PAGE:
Monthly Archives: August 2010

The 4 R’s of Brainstorming New Ideas

In his free eBook “Designing for the Web”, Mark Boulton suggests a 4R approach to brainstorming ideas for a project. While the eBook is geared toward Web Design, those working as Instructional Designers and educators can also benefit from these tips as creative professionals.

Here are the 4 R’s as presented by Mark.

Revolution is turning an idea on its head. Taking assumptions and reversing or removing them. E.g. A pub has four walls and a roof. What if it didn’t have walls, but still had a roof?

Re–express the idea in a different way or point of view. E.g. What if you were five years old and your parents were buying a booster seat for you. What makes a cool booster seat in your eyes?

Related Worlds:
Think of a related world and use ideas from that world. E.g. Cooking and Gardening. What elements of gardening could be used to sell more recipe books?

Random Links:
Forcing a connection with a random object. E.g. A social networking website and a cactus. Random links often generate ideas which are off brief, but that doesn’t matter. Sometimes, the most truly innovative ideas can come with random links. I’m sure Citroén designers were using Random Links when they decided to make the 2CV look like a snail.”

I would add yet two more R’s of my own:

Sometimes going back to an old concept, a note, a diagram or even just letting an idea sit for while and then reconnecting with it, exploring it further, can produce good results.

When an idea seems to be going south: stop devoting energy to it. Start again from a fresh, new perspective. Go work on another project (if you’re of the multitasking kind) and then come back to the initial point of this project: what is the problem I’m trying to solve?

The ebook can be accessed here:

Unsuck-It, a Glossary for Business Jargon

“We must leverage the power of crowdsourcing to create robust and engaging solutions that meet the needs of our clients as we work collaboratively with SMEs and stakeholders…”

This is not an unrealistic example of typical meeting conversations one can have in the business world…

Some meetings are just foreign language for many people…

When communication needs to be clear within a team but also in communicating ideas out of the team to other people involved in a project, Unsuck It comes to the rescue with a nice searchable glossary that finds good replacements and explanations for common overused jargons.

Next time a jargon pops up in your head as you are writing a document, make it an “action item” to avoid repetition and empty words by consulting resources like Unsuck It and a good ol’ dictionary…

Handylight Tethering iPhone App is Back

The Handylight app is available again.
Don’t get so excited: it is not THE Handylight (the original one had been yanked from the App Store a few days ago).
It still costs $0.99 bur the hidden tethering option doesn’t work. If you follow the instructions correctly you will, however, get a *useful* purple flashlight right on your iPhone! ;)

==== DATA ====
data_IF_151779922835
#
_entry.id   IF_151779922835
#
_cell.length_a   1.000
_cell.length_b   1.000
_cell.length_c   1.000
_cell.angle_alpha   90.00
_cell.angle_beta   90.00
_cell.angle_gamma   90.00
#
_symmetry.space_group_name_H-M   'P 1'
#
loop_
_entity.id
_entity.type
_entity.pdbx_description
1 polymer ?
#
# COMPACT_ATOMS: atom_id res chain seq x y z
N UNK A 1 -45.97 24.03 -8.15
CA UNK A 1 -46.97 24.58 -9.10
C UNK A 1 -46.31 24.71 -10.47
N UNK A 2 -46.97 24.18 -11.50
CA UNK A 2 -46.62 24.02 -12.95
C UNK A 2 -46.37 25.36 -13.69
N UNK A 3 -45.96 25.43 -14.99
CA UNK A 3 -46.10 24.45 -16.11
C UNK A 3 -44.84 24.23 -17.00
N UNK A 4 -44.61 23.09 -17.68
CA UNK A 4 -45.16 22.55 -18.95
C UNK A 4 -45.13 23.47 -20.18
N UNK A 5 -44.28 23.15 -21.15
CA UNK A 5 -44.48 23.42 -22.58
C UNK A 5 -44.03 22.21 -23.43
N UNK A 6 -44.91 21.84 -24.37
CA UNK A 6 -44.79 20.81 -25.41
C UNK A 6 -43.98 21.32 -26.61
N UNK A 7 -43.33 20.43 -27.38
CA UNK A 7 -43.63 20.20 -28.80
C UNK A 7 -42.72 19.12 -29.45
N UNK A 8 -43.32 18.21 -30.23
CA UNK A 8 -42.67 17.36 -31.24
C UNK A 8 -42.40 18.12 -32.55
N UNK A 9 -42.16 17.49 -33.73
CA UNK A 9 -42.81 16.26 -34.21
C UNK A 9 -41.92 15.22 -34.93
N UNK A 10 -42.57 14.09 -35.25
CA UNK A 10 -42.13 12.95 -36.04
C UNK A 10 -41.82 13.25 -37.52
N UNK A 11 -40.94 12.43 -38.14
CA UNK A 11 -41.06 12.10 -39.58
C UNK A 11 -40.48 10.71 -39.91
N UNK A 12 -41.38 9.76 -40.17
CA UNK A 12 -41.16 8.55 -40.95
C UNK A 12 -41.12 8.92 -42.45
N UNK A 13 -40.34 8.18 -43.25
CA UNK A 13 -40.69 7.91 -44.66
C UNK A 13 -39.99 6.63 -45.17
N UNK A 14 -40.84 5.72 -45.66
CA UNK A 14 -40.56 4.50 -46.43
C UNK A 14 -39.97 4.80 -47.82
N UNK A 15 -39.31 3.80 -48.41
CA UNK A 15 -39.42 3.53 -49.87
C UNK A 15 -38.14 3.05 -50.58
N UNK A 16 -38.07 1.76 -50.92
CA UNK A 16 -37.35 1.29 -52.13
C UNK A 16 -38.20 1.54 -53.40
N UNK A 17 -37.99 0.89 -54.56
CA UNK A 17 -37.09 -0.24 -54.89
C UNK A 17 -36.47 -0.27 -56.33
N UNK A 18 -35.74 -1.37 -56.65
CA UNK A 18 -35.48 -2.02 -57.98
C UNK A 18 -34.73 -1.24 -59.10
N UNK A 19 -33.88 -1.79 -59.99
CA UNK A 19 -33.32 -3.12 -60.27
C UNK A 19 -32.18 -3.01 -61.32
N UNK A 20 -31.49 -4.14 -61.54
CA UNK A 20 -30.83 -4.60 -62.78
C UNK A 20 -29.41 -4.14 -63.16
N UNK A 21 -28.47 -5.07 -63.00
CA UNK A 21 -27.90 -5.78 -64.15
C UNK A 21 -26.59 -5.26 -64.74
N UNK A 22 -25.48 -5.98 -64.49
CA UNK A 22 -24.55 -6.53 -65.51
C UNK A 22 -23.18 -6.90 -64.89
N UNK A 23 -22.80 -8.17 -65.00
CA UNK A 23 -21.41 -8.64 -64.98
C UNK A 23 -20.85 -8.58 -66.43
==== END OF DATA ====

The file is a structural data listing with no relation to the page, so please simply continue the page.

Is Apple not monitoring their store closely enough? Why do they block certain content but not apps that are clearly a scheme (in this case profiting from a previous popular app)?
Are they trying to teach people a lesson (thou shalt not tether unless we approve it)!?

Isolating eLearning

The term “social” has become quite popular amongst those involved in Web development, marketing, journalism, and many other fields. Education isn’t immune to that trend. “Social media” seems to now have claimed the title of overused term from “Web 2.0.”

However, these technologies that allow sharing of information, more importantly, coordination of efforts and co-authoring of knowledge, do in fact play an important role in society and Education.

Technologies like micro-blogging, wikis, blogs, social bookmarking, and many others are commonplace in any Educational Technology blog these days.

But why is it that corporations and institutions seem to to keep focusing mostly on the mass production of self-contained, self-paced, self-service learning experiences canned in Learning Management Systems (LMS) that only care about reporting page clicks and final scores in formats friendly to our famous Sharable Content Object Reference Model (SCORM)?

Whenever social media is implemented in the workplace or at school, it seems more like an attempt to “do what everyone else is doing so we’re not behind” but everyone struggles to understand the real value of doing it. It’s almost like it social media is secondary to our traditional forms of learning support.

With the current state of eLearning, we are creating isolated and isolating, lonely, mechanical learning experiences and blaming it on “autonomy”, on “self-pacedness…”

The focus needs to be shifted to the value in creating networks of learners to support informal, life-long learning that takes place in “communities of practice” that offer real life learner-to-learner support and empathy. eLearning as it is now, “courses” encapsulated in Flash and HTML, needs to become the secondary learning experience… or at least be just a support knowledge repository, a place learners go to only to start understanding concepts before diving into discussions with their peers in their communities. In the least, we need to allow learners to go build discussions around the existing courses. Experiences similar to what technologies like VoiceThread allow us to.

The issue is, perhaps, that institutions don’t know how to track real learning. They know how to tally number of page clicks and quiz scores, but not life-long, real learning…

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